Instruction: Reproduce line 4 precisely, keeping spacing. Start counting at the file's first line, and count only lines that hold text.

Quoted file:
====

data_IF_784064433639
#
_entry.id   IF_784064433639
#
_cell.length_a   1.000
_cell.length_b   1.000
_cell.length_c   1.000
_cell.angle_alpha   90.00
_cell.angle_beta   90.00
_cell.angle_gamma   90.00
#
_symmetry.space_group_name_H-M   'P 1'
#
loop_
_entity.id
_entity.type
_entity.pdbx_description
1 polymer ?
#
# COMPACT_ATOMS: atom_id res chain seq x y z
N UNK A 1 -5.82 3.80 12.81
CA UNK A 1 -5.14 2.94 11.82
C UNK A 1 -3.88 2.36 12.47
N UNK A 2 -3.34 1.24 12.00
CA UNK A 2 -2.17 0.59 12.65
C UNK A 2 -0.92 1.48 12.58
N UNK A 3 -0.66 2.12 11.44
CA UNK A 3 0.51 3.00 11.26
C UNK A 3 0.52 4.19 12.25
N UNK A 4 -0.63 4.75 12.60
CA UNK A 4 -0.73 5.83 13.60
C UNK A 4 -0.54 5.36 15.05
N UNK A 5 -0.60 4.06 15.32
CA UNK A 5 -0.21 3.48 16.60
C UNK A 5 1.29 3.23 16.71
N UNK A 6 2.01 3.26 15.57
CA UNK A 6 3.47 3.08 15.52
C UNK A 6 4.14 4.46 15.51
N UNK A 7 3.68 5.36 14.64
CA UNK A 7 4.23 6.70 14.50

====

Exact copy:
#